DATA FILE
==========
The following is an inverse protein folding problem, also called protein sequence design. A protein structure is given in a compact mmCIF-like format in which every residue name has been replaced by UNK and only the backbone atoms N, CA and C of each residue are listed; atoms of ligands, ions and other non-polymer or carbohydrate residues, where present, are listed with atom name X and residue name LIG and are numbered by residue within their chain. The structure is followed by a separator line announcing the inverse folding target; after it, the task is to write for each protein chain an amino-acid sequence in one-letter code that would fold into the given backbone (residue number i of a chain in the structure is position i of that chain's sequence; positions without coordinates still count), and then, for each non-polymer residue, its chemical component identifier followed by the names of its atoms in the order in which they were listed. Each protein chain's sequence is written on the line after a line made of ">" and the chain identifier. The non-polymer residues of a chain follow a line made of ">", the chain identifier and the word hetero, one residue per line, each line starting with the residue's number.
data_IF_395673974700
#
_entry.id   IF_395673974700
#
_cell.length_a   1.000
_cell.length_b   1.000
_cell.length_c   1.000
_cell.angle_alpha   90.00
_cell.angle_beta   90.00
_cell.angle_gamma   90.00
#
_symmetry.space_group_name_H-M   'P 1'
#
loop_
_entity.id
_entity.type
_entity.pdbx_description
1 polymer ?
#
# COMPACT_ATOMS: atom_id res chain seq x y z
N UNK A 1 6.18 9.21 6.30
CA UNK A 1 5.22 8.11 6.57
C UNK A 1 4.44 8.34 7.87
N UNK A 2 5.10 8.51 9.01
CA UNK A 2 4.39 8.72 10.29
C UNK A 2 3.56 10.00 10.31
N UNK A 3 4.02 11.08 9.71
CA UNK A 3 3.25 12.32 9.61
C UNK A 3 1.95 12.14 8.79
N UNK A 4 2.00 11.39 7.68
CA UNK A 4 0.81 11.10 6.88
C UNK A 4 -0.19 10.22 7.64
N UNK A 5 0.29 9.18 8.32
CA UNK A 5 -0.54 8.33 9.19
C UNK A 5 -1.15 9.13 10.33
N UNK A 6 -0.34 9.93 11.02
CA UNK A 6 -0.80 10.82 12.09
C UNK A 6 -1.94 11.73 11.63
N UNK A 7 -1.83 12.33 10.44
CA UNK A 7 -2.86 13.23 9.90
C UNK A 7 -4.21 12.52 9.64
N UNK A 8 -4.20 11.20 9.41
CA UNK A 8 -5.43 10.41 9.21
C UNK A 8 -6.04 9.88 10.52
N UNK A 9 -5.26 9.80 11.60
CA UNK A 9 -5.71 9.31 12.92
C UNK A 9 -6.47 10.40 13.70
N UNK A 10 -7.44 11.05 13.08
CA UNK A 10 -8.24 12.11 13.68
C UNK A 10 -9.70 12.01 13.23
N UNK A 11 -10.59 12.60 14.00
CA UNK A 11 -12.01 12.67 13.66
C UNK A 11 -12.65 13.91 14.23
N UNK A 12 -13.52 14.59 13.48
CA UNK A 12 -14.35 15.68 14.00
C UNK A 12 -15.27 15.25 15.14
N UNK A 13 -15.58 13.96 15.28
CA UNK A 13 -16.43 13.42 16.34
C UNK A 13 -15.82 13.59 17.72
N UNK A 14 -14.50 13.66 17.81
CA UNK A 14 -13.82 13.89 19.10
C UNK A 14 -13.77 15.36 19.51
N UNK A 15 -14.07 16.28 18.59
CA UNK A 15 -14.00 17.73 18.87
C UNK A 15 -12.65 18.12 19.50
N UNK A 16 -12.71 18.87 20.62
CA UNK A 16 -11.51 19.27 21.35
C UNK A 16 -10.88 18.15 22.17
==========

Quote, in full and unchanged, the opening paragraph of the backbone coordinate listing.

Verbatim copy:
The following is an inverse protein folding problem, also called protein sequence design. A protein structure is given in a compact mmCIF-like format in which every residue name has been replaced by UNK and only the backbone atoms N, CA and C of each residue are listed; atoms of ligands, ions and other non-polymer or carbohydrate residues, where present, are listed with atom name X and residue name LIG and are numbered by residue within their chain. The structure is followed by a separator line announcing the inverse folding target; after it, the task is to write for each protein chain an amino-acid sequence in one-letter code that would fold into the given backbone (residue number i of a chain in the structure is position i of that chain's sequence; positions without coordinates still count), and then, for each non-polymer residue, its chemical component identifier followed by the names of its atoms in the order in which they were listed. Each protein chain's sequence is written on the line after a line made of ">" and the chain identifier. The non-polymer residues of a chain follow a line made of ">", the chain identifier and the word hetero, one residue per line, each line starting with the residue's number.